Attend you and give ear awhile, and you shall understand
Of a battle fought upon the seas, by a ship of brave command;
The fight it was so famous, that all men’s heart doth fill,
And makes them cry, “To sea, with the Angel Gabriel.”
The captain, famous Netheway, so was he call’d by name;
The master’s name John Mines, a man of noted fame;
The gunner Thomas Watson, a man of perfect skill:
With other valiant hearts, in the Angel Gabriel.
The lusty ship of Bristol sail’d out adventurously,
Against the foes of England, their strength with them to try;
Well victual’d, rig’d, and man’d, and good provision still:
Which makes men cry, “To sea, with the Angel Gabriel”!
They waving up and down the seas, upon the ocean main;
“It is not long ago,” quoth they, “since England fought with Spain!
Would we with them might meet, our minds for to fulfill;
We would play a noble bout with our Angel Gabriel.”
They had no sooner spoken, but straight appear’d in sight
Three lusty Spanish vessels of warlike force and might;
With bloody resolution they sought our men to spill,
And vow’d to make a price of our Angel Gabriel.
Then first came up their admiral, themselves for to advance;
In her she bore full forty-eight piece of ordnance;
The next that then came near was their vice-admiral,
Which shot most furiously at our Angel Gabriel.
Our gallant ship had in her full forty fighting men;
With twenty pieces of ordnance we play’d about them then;
And with powder, shot, and bullets we did imploy them still,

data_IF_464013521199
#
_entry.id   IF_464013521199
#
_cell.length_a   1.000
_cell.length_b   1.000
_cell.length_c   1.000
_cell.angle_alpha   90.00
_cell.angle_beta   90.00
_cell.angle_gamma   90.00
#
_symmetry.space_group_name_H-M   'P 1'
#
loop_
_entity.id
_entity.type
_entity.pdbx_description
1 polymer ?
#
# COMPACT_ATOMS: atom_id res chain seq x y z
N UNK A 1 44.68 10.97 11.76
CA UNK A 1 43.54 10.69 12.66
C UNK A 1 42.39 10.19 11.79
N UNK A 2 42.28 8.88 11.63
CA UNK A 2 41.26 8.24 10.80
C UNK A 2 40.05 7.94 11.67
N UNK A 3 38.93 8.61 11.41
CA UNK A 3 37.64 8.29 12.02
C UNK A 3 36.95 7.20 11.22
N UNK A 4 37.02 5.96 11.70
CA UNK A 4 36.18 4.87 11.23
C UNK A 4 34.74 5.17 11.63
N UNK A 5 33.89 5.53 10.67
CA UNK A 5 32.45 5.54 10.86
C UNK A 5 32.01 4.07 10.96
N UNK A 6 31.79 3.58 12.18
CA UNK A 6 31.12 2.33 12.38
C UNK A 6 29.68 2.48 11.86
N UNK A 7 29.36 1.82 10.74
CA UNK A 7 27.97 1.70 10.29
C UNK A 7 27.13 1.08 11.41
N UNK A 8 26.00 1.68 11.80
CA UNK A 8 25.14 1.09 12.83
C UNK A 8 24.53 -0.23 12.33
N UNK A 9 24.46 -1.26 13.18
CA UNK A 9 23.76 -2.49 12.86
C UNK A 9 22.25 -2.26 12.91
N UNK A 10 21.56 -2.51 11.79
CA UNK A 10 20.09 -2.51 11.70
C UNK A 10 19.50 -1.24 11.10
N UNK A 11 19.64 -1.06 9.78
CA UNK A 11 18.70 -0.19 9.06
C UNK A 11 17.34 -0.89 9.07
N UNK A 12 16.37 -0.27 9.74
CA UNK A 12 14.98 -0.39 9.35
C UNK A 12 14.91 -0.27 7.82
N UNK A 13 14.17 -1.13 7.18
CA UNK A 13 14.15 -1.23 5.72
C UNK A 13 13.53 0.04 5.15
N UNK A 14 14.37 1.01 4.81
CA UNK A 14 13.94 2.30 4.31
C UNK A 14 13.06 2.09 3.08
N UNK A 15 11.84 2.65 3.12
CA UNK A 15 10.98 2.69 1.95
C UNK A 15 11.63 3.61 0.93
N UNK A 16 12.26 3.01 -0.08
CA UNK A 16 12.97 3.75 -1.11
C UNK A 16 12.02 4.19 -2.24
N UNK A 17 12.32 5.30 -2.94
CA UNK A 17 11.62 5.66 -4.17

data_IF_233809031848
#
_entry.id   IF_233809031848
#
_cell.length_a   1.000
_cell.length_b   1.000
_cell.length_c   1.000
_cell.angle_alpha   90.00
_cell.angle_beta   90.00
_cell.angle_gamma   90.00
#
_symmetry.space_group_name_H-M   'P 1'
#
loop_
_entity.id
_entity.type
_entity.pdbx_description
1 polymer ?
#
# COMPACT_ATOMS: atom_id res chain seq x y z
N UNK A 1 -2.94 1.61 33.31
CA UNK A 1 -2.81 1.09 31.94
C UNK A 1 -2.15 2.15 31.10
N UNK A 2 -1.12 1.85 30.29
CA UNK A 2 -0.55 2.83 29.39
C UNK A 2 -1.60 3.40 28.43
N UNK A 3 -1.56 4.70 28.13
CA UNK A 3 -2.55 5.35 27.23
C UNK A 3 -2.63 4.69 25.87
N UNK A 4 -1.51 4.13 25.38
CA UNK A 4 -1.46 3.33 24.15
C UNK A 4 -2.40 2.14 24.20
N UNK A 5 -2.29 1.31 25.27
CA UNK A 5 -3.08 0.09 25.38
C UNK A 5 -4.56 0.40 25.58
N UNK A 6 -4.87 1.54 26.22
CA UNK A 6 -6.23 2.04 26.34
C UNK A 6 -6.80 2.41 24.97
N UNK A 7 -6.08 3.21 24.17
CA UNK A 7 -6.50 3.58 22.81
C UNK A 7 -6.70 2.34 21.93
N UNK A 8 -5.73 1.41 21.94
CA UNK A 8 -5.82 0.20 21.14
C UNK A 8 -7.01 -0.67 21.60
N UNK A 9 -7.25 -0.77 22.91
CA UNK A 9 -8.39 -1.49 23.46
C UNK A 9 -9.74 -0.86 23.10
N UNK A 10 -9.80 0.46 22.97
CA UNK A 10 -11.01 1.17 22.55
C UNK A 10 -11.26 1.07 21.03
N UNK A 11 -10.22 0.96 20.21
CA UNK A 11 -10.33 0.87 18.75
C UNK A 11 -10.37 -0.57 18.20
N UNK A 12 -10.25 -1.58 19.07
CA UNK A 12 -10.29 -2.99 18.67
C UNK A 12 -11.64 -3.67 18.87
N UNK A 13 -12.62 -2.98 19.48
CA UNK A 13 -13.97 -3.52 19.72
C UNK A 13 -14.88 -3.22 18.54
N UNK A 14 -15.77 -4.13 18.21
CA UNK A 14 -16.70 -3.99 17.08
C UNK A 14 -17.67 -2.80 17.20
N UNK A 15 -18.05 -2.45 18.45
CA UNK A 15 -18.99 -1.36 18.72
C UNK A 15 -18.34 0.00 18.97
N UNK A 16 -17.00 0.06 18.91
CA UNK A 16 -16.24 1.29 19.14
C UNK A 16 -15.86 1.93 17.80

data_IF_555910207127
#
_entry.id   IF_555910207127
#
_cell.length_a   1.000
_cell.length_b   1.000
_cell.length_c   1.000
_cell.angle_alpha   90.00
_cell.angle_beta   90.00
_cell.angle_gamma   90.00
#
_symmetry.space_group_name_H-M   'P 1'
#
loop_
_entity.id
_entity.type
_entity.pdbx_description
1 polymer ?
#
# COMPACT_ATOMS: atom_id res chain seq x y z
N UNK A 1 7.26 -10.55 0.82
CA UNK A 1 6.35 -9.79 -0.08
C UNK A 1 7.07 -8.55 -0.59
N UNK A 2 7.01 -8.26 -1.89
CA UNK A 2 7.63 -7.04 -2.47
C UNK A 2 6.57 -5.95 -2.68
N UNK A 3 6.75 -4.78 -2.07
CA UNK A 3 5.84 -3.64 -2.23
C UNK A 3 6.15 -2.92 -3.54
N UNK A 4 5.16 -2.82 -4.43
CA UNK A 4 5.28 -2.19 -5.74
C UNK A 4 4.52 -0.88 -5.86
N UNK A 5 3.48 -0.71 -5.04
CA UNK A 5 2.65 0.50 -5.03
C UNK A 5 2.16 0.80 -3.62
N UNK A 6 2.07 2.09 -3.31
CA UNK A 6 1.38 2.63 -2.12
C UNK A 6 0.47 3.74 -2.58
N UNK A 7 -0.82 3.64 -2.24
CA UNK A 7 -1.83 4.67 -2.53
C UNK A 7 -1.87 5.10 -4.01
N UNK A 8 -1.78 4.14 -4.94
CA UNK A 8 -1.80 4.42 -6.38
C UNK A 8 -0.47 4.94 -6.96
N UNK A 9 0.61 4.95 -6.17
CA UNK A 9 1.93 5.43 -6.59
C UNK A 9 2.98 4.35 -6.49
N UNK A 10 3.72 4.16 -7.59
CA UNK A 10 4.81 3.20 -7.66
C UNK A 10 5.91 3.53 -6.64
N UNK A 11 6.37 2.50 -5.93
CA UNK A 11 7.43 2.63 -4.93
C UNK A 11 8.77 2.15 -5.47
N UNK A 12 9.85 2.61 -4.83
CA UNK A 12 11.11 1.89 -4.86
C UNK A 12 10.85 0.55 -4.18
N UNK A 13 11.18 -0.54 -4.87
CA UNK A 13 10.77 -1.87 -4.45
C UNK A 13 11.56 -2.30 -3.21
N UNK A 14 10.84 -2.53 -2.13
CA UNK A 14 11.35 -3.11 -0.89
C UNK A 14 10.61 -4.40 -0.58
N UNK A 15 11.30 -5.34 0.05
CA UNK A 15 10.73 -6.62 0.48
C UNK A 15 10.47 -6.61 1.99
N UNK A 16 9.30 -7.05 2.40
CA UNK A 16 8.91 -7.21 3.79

And thus began the fight with our Angel Gabriel.
Our captain to our master said, “Take courage, master bold.”
The master to the seamen said, “Stand fast, my hearts of gold”;
The gunner unto all the rest, “Brave hearts, be valiant still,
Let us fight in the defence of our Angel Gabriel.”
Then we gave them a broadside, which shot their mast asunder,
And tore the bowsprit of their ship, which made the Spaniards wonder;
And caused them for to cry, with voices loud and shrill,
“Help! Help! or else we sink, by the Angel Gabriel.”
Yet desperately they boarded us, for all our valient shot;
Three score of their best fighting men upon our decks were got,
And then at their entrance full thirty we did kill,
And thus we clear’d the decks of the Angel Gabriel.
With that their three ships boarded us again with might and main,
But still our noble Englishmen cry’d out, “A fig for Spain!”
Though seven times they boarded us, at last we shew’d our skill,
And made them feel the force of our Angel Gabriel.
Seven hours this fight continued, and many brave men lay dead,
With purple gore and Spanish blood the sea was coloured red;
Five hundred of their men we there outright did kill;
And many more were maim’d by the Angel Gabriel.
They seeing of these blood spoils, the rest made haste away.
For why? they saw it was no boot any longer for to stay;
They then fled into Cales and there they most lye still,
For they never more will dare to meet our Angel Gabriel.
We had within our English ship but only three men slain;
And five men hurt, the which, I hope, will soon be well again;
At Bristol we were landed, and let us praise God still,
That thus hath blest our men and our Angel Gabriel.
Now let me not forget to speak of the gift given by the owner
Of the Angel Gabriel, that many years has known her;
Two hundred pounds in coyn and plate he gave with free good will
Unto them that bravely fought in the Angel Gabriel.
Probably written by Lawrence Price. Bristol: Arrowsmith, Ltd., 1930, pp. 70-73.
Printed in the Master's thesis by Warren Curtis Riess on the Angel Gabriel at Texas A & M Univ., 1980